Date of Award
Master of Architecture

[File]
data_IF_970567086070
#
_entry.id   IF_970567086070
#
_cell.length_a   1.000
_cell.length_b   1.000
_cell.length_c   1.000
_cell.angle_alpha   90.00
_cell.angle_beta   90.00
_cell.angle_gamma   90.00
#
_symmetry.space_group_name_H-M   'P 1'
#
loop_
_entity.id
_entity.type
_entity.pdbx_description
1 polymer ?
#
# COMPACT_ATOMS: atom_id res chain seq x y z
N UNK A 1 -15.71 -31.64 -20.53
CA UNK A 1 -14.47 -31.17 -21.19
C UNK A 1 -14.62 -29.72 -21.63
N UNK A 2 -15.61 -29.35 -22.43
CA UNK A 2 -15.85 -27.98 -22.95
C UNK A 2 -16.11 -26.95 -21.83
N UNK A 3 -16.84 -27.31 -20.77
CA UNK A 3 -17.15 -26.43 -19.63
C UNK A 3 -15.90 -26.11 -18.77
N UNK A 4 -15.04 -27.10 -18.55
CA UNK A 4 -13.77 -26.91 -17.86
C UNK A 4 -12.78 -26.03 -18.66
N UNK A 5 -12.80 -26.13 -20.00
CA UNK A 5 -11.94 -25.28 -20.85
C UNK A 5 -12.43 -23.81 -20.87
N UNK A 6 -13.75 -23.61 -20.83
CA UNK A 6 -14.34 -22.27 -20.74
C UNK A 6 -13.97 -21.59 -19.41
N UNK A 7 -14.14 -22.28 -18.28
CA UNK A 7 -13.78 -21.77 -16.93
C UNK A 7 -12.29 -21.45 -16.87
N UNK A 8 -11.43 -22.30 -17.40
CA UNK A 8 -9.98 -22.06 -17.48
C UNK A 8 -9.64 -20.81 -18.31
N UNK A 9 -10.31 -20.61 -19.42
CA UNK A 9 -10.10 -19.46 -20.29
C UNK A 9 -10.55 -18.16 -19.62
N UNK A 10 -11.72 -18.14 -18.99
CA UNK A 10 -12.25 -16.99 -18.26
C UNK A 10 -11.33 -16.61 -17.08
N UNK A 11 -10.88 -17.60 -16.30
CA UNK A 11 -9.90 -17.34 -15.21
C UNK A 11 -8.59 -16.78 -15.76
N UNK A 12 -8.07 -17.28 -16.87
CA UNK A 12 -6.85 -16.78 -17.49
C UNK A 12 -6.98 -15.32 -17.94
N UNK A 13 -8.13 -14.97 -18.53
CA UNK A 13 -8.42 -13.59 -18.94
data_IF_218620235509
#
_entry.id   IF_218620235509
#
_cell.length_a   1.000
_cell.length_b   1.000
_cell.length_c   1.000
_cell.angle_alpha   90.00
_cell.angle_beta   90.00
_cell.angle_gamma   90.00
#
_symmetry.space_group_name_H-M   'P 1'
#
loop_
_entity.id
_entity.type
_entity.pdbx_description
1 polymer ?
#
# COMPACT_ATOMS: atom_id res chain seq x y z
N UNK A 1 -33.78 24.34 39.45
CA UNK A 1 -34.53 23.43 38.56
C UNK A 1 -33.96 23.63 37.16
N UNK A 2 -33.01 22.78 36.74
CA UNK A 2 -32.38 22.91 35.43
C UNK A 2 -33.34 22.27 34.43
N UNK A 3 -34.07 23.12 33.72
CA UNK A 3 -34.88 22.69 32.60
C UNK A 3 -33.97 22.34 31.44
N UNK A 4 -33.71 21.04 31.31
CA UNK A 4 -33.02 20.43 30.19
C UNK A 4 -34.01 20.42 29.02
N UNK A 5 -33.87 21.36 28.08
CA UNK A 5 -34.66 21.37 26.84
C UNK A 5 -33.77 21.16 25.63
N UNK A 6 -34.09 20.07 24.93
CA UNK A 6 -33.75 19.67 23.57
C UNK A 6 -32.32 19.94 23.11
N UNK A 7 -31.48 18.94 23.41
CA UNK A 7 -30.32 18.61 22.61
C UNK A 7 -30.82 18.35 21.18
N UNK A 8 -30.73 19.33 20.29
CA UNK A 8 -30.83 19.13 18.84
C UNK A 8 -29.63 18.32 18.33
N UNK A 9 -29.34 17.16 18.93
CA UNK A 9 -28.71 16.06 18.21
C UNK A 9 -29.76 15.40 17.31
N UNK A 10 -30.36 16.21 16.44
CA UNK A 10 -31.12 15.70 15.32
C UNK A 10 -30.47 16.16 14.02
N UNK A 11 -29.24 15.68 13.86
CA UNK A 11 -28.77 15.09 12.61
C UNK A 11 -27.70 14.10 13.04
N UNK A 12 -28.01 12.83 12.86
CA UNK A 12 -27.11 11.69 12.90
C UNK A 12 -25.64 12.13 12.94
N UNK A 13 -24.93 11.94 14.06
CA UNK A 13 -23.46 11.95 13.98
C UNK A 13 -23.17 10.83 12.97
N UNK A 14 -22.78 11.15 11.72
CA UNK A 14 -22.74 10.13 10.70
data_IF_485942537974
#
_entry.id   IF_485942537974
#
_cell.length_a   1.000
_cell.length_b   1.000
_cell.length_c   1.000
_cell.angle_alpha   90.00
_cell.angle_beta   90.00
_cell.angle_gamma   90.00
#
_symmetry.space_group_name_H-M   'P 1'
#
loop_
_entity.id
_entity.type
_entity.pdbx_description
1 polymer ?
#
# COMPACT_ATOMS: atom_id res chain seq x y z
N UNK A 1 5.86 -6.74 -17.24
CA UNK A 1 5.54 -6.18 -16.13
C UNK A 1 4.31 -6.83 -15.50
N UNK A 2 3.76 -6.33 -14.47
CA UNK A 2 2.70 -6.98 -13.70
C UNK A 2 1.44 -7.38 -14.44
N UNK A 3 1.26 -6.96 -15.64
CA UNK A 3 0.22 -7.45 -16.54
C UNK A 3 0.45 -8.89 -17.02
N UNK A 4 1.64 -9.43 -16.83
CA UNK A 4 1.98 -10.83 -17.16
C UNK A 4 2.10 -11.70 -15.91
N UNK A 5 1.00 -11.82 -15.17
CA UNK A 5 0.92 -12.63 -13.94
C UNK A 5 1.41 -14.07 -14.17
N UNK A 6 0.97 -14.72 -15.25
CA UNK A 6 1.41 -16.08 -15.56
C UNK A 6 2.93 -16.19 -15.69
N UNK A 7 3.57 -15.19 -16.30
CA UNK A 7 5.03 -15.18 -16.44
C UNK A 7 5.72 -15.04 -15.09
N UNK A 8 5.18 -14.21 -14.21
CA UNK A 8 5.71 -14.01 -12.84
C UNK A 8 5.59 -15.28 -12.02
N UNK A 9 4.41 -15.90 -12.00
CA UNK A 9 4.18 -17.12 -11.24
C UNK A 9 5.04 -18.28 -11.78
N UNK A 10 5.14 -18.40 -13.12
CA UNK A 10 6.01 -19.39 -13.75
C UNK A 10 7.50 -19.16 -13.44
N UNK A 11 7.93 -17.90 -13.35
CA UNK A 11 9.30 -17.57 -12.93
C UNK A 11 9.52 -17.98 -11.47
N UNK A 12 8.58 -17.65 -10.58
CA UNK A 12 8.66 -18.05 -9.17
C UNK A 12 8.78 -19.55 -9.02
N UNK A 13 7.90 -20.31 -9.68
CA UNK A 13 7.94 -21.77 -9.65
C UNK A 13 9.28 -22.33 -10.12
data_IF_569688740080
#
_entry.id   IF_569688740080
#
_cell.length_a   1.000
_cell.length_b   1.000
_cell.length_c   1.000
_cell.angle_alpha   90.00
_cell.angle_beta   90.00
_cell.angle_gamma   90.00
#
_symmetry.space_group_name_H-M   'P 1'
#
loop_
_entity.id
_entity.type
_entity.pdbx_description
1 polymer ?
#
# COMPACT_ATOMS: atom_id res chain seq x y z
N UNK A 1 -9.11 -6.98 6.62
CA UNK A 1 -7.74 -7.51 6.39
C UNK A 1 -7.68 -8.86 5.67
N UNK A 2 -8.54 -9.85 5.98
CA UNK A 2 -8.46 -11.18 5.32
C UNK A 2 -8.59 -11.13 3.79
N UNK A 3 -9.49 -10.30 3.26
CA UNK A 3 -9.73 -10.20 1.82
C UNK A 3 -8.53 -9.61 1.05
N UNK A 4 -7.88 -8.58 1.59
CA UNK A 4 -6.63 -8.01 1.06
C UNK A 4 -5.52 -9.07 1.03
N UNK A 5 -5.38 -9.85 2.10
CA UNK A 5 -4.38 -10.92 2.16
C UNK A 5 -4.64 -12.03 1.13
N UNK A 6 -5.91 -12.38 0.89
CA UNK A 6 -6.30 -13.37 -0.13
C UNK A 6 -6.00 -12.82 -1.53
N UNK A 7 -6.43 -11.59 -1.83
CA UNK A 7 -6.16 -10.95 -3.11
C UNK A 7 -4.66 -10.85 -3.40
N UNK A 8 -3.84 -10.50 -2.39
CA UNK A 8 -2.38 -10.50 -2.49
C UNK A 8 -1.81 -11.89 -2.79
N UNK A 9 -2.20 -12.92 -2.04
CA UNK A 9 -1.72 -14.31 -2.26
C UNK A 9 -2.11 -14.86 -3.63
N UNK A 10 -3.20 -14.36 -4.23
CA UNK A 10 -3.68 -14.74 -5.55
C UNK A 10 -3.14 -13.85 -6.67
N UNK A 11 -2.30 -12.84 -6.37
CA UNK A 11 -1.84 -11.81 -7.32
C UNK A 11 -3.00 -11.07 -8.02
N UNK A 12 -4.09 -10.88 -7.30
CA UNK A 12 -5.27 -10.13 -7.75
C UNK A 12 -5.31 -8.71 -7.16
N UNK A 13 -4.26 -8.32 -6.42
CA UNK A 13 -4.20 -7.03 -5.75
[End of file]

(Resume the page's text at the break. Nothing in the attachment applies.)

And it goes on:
This thesis attempts to find ways in which the designs of single family residential units can be changed to increase the happiness and comfort of residents. Houses are humans' fundamental locations to start and end their days. They are places to grow a family's health and safety. By looking at a failed attempt at residential housing (Pruitt-Igoe), this thesis will try to gain insight about what design aspects are not effective. No one want the same result as what was created at Pruitt-Igoe. The main thrust of the research presented in this thesis was captured by use of a survey. The questions was designed using three (3) categories with which Happy Index uses to measure happiness, life satisfaction, life expectancy, and ecological footprint (Abdallah, Michaelson, Marks, & Steuer, 2009). The survey was given to both Japanese and American people. Japan makes us think of a very different culture and efficient use of limited space. Conducting a survey on happiness, greenery, comfort, lighting, stress, community interactions, and satisfaction of homes with total of one hundred twenty one (121) Japanese and American participants shed some light on what the most important design aspects are to be happy. For most of the participants, family makes up a huge part of their happiness. For this reason, single family homes need to be designed for more easy interaction with family members. Even with the difference of cultures, the definition of happiness is the same, but American people comment more positively in regard to comfort, satisfaction and happiness in their current homes.
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